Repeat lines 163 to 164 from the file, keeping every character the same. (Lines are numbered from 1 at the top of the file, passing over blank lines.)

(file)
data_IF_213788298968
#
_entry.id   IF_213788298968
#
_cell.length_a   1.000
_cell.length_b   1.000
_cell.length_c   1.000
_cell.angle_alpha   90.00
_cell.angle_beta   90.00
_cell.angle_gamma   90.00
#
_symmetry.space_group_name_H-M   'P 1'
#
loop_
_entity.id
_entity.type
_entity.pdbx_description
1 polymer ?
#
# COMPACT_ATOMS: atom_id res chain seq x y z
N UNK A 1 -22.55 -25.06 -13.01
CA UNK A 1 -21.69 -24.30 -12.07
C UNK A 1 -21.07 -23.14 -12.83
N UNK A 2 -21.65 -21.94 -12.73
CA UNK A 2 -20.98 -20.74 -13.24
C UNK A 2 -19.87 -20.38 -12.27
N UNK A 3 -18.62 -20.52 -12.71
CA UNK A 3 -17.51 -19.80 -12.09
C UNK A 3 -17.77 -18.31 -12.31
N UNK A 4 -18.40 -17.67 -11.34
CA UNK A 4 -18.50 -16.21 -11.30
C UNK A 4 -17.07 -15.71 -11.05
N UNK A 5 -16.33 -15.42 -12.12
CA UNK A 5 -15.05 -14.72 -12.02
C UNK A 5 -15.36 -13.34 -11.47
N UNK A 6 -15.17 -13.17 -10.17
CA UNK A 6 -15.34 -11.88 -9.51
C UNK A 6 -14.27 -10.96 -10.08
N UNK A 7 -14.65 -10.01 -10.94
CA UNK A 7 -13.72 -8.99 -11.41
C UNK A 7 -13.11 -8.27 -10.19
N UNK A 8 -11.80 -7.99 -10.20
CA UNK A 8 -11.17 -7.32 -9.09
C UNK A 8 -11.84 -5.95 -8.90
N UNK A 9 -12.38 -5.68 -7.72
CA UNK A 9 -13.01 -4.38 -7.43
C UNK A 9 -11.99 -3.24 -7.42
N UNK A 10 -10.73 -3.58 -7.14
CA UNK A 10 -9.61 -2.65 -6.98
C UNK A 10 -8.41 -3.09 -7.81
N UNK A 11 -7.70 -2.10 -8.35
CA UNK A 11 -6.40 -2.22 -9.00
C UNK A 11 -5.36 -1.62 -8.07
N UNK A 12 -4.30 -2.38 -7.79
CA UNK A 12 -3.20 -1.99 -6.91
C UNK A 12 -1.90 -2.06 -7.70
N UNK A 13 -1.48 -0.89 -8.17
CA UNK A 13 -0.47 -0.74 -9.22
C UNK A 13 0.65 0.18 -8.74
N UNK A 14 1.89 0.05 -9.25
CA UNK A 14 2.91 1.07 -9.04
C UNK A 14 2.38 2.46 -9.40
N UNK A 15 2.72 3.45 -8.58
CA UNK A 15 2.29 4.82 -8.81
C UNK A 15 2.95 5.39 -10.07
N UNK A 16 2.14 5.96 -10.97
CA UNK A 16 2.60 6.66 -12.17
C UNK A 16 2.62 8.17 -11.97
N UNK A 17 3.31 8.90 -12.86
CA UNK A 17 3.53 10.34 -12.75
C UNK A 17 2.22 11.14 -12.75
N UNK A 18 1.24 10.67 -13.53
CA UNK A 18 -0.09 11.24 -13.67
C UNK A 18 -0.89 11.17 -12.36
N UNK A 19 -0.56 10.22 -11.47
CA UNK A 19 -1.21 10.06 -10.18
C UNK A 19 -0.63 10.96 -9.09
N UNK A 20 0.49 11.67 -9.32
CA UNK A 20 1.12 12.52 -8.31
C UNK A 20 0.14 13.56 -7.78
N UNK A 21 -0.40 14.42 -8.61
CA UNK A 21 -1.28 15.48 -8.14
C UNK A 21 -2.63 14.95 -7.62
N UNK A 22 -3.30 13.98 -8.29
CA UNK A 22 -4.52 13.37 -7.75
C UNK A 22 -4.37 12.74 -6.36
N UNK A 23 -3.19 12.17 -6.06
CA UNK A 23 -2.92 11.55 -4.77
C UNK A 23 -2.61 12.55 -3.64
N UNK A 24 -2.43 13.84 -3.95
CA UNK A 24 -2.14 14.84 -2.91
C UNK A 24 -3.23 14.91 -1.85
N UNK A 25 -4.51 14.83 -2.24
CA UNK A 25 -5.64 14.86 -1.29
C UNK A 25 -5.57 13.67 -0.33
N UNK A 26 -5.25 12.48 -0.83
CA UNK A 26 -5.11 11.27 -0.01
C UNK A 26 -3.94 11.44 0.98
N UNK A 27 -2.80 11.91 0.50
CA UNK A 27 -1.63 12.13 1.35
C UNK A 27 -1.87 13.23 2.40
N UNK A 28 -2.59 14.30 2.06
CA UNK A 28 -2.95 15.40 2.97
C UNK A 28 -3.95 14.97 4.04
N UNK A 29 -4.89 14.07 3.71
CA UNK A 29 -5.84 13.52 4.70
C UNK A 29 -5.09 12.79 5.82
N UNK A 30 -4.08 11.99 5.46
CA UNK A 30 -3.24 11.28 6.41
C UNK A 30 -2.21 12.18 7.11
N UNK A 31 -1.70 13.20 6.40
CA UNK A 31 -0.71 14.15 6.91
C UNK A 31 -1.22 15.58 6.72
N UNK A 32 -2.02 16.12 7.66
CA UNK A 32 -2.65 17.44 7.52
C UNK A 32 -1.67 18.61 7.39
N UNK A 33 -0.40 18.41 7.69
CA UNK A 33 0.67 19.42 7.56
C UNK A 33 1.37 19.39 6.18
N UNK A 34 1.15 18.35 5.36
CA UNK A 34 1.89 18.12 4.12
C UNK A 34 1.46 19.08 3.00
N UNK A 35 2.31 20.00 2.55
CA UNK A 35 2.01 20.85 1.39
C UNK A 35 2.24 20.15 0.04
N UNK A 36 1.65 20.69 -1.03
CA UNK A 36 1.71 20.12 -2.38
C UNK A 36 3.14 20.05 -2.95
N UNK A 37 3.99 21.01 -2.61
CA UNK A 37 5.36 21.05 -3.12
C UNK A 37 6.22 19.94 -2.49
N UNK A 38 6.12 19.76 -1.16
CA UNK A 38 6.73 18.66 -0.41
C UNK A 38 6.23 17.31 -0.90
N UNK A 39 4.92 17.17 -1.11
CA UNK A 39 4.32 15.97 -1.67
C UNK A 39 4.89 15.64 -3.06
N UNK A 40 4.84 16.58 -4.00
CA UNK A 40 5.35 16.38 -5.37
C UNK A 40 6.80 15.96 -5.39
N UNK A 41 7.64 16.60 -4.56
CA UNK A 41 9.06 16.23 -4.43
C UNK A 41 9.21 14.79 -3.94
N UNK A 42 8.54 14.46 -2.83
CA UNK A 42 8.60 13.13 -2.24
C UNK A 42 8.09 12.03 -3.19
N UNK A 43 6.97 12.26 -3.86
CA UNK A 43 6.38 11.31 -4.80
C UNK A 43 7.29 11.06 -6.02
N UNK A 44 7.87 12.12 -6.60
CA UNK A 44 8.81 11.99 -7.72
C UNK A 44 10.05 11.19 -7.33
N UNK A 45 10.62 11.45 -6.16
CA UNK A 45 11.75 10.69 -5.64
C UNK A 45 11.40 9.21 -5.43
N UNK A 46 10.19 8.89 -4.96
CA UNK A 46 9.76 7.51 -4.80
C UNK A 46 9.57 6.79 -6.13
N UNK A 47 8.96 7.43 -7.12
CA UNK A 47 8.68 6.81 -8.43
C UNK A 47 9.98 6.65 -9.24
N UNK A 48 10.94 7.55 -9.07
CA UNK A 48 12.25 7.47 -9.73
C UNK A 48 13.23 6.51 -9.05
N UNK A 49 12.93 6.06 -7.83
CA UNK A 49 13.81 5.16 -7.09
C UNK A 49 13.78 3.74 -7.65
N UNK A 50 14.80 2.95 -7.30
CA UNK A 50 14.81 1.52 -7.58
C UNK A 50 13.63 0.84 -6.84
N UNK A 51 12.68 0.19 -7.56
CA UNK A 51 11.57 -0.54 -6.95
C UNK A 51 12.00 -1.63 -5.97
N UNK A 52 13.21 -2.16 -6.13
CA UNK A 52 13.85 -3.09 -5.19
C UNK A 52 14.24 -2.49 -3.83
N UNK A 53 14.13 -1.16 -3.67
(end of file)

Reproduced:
CA UNK A 48 12.25 7.47 -9.73
C UNK A 48 13.23 6.51 -9.05